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  • A WEB-BASED QUIZ DELIVERY SYSTEM USING AJAX (ASYNCHRONOUS JAVASCRIPT AND XML) by Rance Scott Harmon A project submitted in partial fulfillment of the requirements for the degree of Master of Science in Computer Science MONTANA STATE UNIVERSITY Bozeman, Montana December 2009
  • ©COPYRIGHT by Rance Scott Harmon 2009 All Rights Reserved
  • ii STATEMENT OF PERMISSION TO USE In presenting this project in partial fulfillment of the requirements for a master’s degree at Montana State University, I agree that the Computer Science Department shall make it available on the department’s website. If I have indicated my intention to copyright this project by including a copyright notice page, copying is allowable only for scholarly purposes, consistent with “fair use” as prescribed in the U.S. Copyright Law. Requests for permission for extended quotation from or reproduction of this paper in whole or in parts may be granted only by the copyright holder. Rance Scott Harmon December 2009 View slide
  • iii ACKNOWLEDGEMENTS I would like to thank Dr. Rockford J. Ross for his support and patience throughout this project. In addition, I would like to thank Scott Dowdle, the Montana State University Computer Science Department’s system manager, for his assistance in helping me set up the server resources for this project. In addition, I would like to thank my fellow students for their suggestions about the project, especially, Karen Schuller, Jon Hauer, and Swapan Dutta Roy. This work was supported, in part, by National Science Foundation Grant No. 0618744. View slide
  • iv TABLE OF CONTENTS INTRODUCTION ......................................................................................................................................... 1 INITIAL DESIGN CONSIDERATIONS AND REQUIREMENTS ........................................................ 3 REVISED VERSION DESIGN CONSIDERATIONS AND REQUIREMENTS ................................... 5 USER GUIDE ................................................................................................................................................ 8 FUTURE WORK ........................................................................................................................................ 17 REFERENCES ............................................................................................................................................ 18
  • v LIST OF FIGURES Figure Page 1 Functional Requirements for Self-Check Quiz System Prototype. 4 2 Functional Requirements for Self-Check Quiz System Revised Version. 6 3 Appearance of the Biofilm Hypertextbook Quiz Delivery System With No Specific Quiz Loaded Initially. 9 4 Appearance of the Biofilm Hypertextbook Quiz Delivery System With a Specific Quiz Loaded Initially. 10 5 An Example of the File (Quizzes.xml) That Specifies the Available Quizzes. 11 6 A Sample Three-Question Quiz As It Appears in the Hypertextbook Quiz Application and the Corresponding XML File. 13 7 A Sample of the Feedback Generated by the Quiz Application for the First Question in Figure 6, in Which the User Selected Only the First Two Distractors. 16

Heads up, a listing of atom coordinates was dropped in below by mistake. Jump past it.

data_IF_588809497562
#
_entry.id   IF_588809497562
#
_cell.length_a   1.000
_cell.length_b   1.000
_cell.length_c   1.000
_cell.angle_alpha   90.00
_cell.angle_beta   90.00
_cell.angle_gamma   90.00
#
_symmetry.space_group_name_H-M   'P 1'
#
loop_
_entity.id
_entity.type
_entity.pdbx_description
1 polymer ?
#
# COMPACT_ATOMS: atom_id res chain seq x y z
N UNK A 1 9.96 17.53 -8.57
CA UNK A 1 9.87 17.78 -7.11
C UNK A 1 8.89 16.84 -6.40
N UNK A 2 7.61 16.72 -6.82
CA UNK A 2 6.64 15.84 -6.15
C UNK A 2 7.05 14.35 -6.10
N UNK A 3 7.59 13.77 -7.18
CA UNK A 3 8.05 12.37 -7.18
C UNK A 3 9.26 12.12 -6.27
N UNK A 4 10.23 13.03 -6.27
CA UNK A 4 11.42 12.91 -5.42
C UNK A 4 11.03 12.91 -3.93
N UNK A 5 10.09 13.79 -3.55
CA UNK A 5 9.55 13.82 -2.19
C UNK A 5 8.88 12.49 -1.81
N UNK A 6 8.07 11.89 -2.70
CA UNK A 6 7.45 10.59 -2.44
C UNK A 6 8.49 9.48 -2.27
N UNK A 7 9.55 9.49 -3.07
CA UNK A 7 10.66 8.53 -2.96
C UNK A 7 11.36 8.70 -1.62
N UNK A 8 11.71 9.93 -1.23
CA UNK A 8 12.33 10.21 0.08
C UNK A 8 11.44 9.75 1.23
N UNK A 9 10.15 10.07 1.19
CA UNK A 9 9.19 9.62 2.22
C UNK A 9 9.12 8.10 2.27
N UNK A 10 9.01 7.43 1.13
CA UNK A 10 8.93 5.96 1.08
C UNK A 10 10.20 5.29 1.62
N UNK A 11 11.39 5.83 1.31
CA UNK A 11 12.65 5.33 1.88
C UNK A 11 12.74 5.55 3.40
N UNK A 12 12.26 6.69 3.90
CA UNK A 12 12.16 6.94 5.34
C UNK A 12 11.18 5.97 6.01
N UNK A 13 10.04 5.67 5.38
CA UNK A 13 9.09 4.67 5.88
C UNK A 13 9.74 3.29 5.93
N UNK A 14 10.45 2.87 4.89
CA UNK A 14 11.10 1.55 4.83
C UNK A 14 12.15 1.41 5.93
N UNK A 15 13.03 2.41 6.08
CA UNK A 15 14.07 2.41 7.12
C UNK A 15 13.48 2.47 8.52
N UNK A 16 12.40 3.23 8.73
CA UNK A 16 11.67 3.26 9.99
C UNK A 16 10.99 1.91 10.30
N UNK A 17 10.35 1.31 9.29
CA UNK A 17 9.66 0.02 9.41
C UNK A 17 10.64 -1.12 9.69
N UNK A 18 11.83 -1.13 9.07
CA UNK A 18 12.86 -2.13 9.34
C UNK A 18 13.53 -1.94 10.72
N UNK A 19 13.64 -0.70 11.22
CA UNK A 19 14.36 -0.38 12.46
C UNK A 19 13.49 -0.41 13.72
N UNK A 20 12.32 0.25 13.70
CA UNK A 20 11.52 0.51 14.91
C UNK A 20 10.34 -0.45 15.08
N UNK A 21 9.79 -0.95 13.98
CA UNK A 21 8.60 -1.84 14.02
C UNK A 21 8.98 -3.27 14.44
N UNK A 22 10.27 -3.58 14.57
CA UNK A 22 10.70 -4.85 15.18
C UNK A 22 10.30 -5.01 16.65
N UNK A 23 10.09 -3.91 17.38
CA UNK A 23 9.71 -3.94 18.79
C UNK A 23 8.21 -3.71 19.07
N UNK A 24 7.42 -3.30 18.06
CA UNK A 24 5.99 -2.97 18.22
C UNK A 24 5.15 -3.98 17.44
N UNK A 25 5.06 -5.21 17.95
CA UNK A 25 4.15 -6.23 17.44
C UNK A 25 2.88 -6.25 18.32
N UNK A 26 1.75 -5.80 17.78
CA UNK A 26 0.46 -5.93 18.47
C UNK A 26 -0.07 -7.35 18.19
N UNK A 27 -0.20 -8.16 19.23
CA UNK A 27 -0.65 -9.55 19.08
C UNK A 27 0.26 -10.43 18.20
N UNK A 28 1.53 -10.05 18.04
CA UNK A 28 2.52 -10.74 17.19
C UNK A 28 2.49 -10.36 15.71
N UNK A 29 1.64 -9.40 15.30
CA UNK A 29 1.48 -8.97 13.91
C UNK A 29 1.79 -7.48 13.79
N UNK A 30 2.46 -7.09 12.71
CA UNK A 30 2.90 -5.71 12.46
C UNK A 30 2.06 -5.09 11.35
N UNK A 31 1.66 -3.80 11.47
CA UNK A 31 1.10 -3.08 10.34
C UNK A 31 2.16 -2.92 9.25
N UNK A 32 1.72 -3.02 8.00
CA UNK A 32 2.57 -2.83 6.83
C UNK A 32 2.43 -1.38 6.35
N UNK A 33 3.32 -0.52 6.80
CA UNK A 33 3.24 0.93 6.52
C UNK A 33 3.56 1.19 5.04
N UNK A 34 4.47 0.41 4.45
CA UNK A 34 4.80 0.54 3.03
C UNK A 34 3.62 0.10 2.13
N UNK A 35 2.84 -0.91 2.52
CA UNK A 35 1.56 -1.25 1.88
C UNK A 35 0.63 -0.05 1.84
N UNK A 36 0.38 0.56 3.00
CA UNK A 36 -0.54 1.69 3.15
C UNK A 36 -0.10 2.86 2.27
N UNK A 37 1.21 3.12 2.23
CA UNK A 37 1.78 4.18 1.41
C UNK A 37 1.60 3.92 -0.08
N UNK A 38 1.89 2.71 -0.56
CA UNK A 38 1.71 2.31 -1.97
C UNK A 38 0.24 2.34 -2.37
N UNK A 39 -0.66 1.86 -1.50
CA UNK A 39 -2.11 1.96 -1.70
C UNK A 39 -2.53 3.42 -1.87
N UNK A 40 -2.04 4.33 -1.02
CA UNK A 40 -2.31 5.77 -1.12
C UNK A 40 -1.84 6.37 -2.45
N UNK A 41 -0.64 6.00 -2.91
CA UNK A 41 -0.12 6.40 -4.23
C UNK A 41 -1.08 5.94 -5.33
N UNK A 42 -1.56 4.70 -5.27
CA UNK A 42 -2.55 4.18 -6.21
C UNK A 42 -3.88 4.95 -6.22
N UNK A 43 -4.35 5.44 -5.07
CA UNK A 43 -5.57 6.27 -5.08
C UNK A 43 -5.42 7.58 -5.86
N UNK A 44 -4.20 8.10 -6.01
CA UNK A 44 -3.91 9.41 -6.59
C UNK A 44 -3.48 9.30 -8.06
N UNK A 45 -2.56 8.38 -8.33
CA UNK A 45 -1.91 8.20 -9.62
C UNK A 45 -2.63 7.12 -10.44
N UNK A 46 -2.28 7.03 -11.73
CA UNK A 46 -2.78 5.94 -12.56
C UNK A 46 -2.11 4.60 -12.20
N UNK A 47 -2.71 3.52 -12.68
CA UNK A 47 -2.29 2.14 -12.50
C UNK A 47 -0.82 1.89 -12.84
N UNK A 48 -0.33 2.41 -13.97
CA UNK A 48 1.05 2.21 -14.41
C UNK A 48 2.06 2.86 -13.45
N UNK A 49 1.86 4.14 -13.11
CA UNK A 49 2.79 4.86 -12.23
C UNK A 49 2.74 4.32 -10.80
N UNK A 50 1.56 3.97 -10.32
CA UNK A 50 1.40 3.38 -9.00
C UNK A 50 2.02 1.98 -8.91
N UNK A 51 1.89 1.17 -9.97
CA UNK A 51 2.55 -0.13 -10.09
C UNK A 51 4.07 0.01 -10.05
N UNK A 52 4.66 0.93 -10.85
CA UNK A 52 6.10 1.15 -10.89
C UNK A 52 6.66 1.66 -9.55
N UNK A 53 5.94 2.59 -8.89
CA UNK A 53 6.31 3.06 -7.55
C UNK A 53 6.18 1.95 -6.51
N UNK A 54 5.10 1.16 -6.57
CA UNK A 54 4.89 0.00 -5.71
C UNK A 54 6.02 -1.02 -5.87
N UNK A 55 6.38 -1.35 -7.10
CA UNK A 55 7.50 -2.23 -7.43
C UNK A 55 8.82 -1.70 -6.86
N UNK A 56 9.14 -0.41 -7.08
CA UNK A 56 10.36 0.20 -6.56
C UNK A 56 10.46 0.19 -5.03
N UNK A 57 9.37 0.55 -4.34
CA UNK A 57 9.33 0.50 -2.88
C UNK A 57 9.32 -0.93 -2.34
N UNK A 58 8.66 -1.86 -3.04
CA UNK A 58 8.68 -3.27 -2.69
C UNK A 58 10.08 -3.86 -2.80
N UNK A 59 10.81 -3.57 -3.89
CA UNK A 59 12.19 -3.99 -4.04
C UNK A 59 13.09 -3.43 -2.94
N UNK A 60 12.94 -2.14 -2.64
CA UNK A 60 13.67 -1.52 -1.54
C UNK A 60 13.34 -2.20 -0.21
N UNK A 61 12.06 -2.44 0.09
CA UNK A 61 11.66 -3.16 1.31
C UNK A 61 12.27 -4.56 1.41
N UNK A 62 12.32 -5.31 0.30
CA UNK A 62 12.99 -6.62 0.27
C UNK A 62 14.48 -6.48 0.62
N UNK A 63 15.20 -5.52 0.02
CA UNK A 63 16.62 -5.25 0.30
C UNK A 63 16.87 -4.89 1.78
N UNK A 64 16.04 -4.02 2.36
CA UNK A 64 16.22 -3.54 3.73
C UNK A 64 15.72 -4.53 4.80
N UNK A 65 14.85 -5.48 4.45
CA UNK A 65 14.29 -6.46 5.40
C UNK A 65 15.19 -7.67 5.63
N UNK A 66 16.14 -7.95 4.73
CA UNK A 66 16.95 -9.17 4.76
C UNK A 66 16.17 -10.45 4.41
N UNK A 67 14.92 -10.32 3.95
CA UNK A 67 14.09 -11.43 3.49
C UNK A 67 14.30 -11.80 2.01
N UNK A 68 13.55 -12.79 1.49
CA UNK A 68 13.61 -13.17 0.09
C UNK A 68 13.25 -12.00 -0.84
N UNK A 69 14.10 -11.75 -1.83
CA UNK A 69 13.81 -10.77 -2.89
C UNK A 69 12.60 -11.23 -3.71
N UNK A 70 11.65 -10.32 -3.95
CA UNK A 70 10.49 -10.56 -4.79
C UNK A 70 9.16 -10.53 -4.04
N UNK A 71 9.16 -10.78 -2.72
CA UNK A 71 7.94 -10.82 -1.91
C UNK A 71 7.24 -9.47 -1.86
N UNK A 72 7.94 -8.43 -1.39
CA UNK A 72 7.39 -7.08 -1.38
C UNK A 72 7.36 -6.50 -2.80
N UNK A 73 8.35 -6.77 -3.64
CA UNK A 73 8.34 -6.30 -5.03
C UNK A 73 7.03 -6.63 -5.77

• vi ABSTRACT This paper will discuss a web-based quiz delivery system for Biofilms: The Hypertextbook. Hypertextbooks differ from traditional textbooks by including interactive resources that can enhance student learning. While developed specifically for the biofilms hypertextbook, the quiz delivery system uses standard technologies and a modular design, so hypertextbooks containing different subject matter or other types of websites can easily add it to their offerings. The quiz delivery system uses Ajax (Asynchronous JavaScript and XML)—a combination of technologies that can make web applications more responsive to user requests. Online self-check quizzes can significantly enhance student learning and retention by mitigating the effects of student stress and enabling students to make adjustments before they take a graded assessment. The prototype quiz delivery system provided immediate feedback for each question. The feedback included both the correct answer and an explanation of why each distractor was correct or incorrect. A revised version, based on stakeholder input, includes the following improvements: allowing an arbitrary number of distractors for each question, enhancing the user interface, adding screen shots to the instruction page, permitting images as well as text to appear in questions, improving cross-browser functionality, and enabling entry to the quiz delivery system with a specific quiz loaded. We used the Google Web Toolkit (GWT) to develop the revised version. GWT enables programmers to write web applications using the Java programming language. The project includes a guide for website administrators, and the application contains an instruction page with screen shots for quiz takers. Future work could include adding a database component to store results and verify usernames and passwords, a widget that instructors or other authorized users could use to add quizzes, and a secure environment for administering for-credit quizzes.